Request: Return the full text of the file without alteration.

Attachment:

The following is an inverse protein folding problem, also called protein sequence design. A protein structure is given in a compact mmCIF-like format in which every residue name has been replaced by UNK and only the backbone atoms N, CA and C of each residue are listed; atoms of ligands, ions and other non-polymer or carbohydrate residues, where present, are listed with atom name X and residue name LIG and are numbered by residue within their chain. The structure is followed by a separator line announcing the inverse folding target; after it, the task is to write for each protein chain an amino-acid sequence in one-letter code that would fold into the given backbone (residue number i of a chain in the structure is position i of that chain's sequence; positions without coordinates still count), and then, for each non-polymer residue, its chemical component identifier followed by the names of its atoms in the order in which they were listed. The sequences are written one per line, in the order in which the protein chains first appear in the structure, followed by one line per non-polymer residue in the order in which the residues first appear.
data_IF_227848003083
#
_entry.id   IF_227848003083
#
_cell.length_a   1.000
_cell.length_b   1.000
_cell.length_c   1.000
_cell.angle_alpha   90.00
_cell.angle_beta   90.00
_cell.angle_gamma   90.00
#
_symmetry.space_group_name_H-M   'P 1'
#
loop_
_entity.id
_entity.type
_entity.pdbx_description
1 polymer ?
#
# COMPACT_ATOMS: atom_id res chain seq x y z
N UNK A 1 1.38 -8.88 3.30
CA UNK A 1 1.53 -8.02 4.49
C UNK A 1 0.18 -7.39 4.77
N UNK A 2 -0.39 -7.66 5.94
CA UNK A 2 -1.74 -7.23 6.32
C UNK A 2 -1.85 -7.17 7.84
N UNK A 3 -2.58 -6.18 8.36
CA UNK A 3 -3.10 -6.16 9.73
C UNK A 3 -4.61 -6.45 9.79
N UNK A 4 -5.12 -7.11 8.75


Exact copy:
The following is an inverse protein folding problem, also called protein sequence design. A protein structure is given in a compact mmCIF-like format in which every residue name has been replaced by UNK and only the backbone atoms N, CA and C of each residue are listed; atoms of ligands, ions and other non-polymer or carbohydrate residues, where present, are listed with atom name X and residue name LIG and are numbered by residue within their chain. The structure is followed by a separator line announcing the inverse folding target; after it, the task is to write for each protein chain an amino-acid sequence in one-letter code that would fold into the given backbone (residue number i of a chain in the structure is position i of that chain's sequence; positions without coordinates still count), and then, for each non-polymer residue, its chemical component identifier followed by the names of its atoms in the order in which they were listed. The sequences are written one per line, in the order in which the protein chains first appear in the structure, followed by one line per non-polymer residue in the order in which the residues first appear.
data_IF_227848003083
#
_entry.id   IF_227848003083
#
_cell.length_a   1.000
_cell.length_b   1.000
_cell.length_c   1.000
_cell.angle_alpha   90.00
_cell.angle_beta   90.00
_cell.angle_gamma   90.00
#
_symmetry.space_group_name_H-M   'P 1'
#
loop_
_entity.id
_entity.type
_entity.pdbx_description
1 polymer ?
#
# COMPACT_ATOMS: atom_id res chain seq x y z
N UNK A 1 1.38 -8.88 3.30
CA UNK A 1 1.53 -8.02 4.49
C UNK A 1 0.18 -7.39 4.77
N UNK A 2 -0.39 -7.66 5.94
CA UNK A 2 -1.74 -7.23 6.32
C UNK A 2 -1.85 -7.17 7.84
N UNK A 3 -2.58 -6.18 8.36
CA UNK A 3 -3.10 -6.16 9.73
C UNK A 3 -4.61 -6.45 9.79
N UNK A 4 -5.12 -7.11 8.75